Dentists and the DPA

MDDUS Information governance officer Alex Lyons reflects on a recent ICO report on data protection in the dental surgery

FIRST let me pose two questions: what is four per cent of your gross profit for last year and how easy is it to commit a criminal offence? I will get around to addressing these questions at the end of this article. Before that I would like to discuss the findings of a recent inquiry published by the Information Commissioner’s Office (ICO).

The ICO is the regulator responsible for ensuring that organisations comply with the Data Protection Act 1998 (DPA) and for promoting good practice in information handling. The DPA sets out the core principles with which all organisations processing personal data must comply.

Between June 2014 and June 2015, ICO researchers visited 21 dental practices across the UK in order to understand the information risks and challenges that dentists are facing. They also conducted an online survey and held discussions with various organisations including the British Dental Association (BDA).

Their visits could only cover a small number of dental practices and were predominantly in England. Despite these limitations, they found some common themes and challenges faced by all dentists in complying with the DPA.

Am I a data controller?

Among the professionals questioned there was general confusion over the circumstances in which a dentist can be considered a data controller and responsible under the DPA for patient data and also for registration with the ICO. Some dentists were registered when not necessary while others were not registered as required. On this point the ICO does not offer a single rule that fits every situation but there are a number of questions that can help clarify whether a particular dental practitioner is a data controller.

  1. Are you responsible for the control and security of patient records and do you have other responsibilities associated with the data?
  2. Do you have a patient list separate from the practice and would those patients follow you if you left the practice?
  3. Do you treat the same patient at different practices?
  4. If a complaint was made by a patient or data was lost would you be legally responsible for dealing with the matter?

If you answer ‘yes’ to any of the above questions, you are likely to be required to register with the ICO by visiting their website (www.ico.org.uk). Bear in mind that failure to comply can result in criminal sanctions from the regulator.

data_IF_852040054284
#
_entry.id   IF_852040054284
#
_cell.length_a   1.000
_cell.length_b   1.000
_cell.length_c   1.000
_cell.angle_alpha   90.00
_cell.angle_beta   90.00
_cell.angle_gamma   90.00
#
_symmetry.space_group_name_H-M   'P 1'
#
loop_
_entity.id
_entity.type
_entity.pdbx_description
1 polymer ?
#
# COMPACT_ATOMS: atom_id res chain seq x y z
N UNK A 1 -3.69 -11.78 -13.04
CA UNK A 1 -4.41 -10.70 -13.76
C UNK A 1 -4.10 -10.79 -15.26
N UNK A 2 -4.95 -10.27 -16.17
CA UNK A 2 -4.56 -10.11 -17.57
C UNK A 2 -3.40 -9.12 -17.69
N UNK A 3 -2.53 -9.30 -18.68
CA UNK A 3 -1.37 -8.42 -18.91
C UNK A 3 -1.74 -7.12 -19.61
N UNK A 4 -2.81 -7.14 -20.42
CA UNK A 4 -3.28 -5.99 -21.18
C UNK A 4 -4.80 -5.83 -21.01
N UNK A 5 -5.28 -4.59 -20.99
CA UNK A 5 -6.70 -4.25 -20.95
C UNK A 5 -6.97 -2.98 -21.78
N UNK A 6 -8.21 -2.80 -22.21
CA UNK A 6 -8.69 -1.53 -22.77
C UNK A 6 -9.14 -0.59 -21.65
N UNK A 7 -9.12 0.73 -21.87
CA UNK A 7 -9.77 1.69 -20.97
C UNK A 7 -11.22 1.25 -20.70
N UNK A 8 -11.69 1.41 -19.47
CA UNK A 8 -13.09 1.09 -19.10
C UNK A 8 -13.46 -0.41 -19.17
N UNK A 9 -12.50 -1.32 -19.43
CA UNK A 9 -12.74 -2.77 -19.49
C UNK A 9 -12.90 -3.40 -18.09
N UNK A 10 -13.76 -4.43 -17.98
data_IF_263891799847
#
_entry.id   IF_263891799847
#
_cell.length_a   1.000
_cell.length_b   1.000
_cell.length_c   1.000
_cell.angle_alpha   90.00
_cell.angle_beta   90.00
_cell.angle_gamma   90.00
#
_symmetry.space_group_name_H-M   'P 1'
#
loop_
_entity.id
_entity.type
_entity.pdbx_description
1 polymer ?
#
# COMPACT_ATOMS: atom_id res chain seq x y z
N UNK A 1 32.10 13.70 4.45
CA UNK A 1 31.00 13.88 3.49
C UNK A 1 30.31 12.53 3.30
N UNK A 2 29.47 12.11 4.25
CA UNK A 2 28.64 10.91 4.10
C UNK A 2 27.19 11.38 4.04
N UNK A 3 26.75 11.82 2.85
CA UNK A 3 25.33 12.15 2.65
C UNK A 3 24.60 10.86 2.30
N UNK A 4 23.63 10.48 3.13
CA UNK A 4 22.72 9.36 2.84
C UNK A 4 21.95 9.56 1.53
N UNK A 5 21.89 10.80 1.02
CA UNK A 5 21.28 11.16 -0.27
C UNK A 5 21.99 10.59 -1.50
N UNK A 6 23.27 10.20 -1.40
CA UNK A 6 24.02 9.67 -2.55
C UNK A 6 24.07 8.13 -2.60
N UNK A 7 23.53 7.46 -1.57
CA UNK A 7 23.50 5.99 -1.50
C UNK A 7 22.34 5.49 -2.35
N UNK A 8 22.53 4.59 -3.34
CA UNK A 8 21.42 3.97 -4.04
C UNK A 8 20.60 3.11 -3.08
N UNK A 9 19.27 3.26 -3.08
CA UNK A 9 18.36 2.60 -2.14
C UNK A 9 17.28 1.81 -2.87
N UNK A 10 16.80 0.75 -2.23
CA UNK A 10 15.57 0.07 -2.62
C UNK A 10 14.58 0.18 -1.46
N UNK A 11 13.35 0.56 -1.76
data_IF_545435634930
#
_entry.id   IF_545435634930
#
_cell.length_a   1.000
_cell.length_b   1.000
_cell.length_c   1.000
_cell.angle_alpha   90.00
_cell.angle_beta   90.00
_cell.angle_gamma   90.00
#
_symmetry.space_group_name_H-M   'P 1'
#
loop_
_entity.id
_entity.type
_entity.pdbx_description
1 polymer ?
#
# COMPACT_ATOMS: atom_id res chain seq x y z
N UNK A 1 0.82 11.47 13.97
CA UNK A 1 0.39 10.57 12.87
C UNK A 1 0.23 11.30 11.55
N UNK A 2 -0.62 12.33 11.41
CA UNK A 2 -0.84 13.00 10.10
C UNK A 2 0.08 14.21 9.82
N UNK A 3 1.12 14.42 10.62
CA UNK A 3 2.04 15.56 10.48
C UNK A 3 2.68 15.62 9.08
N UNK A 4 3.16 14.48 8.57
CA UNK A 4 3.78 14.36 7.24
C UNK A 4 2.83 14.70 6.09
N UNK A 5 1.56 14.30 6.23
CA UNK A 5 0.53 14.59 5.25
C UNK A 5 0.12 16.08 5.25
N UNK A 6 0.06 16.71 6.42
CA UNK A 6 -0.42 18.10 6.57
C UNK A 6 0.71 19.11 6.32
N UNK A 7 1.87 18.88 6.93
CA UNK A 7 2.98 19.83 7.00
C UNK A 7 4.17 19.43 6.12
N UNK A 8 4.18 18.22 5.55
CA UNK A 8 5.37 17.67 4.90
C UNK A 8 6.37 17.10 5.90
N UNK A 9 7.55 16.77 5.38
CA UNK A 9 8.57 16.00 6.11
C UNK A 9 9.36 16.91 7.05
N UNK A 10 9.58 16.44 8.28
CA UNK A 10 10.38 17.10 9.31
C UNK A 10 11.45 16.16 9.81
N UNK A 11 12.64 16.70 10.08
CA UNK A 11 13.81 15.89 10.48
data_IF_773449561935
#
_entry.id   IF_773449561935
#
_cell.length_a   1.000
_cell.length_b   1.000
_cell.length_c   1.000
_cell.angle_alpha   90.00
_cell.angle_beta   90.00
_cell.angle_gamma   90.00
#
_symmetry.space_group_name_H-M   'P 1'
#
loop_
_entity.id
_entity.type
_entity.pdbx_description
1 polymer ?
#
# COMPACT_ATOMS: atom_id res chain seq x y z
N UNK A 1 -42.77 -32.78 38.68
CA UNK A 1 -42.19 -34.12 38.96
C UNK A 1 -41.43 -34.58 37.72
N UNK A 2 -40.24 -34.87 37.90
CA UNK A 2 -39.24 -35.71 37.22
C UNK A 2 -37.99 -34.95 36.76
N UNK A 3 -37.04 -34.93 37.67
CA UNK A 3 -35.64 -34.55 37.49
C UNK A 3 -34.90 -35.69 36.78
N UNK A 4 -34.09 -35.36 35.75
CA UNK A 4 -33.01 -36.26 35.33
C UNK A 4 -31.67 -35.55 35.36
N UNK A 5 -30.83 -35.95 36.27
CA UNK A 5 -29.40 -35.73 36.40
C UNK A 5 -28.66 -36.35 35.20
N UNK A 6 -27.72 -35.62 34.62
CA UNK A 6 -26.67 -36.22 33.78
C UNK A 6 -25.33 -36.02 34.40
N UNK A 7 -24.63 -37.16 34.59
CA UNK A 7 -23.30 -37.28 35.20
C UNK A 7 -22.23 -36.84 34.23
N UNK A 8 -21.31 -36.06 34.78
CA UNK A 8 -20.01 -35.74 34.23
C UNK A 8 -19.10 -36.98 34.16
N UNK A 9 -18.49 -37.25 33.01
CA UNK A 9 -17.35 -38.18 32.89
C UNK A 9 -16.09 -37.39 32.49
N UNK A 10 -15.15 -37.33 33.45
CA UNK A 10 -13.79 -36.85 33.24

Information security arrangements

Information security was another area of concern in the study. It is a wide-ranging topic that covers everything from physical security of records and premises, to using firewalls and anti-virus software, to training staff appropriately. Dental practices are subject to a number of requirements in relation to maintaining the security and integrity of records. In addition to the DPA, the General Dental Council publishes its own Standards for the Dental Team which requires dentists to “maintain and protect patients’ information”, and the CQC’s outcomes framework outlines controls for record keeping against which dental providers can be audited.

The ICO points out that organisations are legally obligated to have appropriate security to prevent personal data being accidentally or deliberately compromised. In particular, the DPA requires data controllers to take specific steps when using a third party (a data processor) to process personal data on their behalf. Data controllers must:

  • choose a data processor providing sufficient guarantees regarding information security
  • take reasonable steps to ensure compliance
  • have a contract in place, in writing, specifying that the data processor is to act only on instructions from the data controller and must comply with information security measures comparable to those in the DPA.

In many of the smaller practices the ICO visited, information technology support was provided by small-scale IT contractors. These arrangements were often informal without a written contract or nothing more than a small service-level agreement. They rarely included clauses concerning information security measures.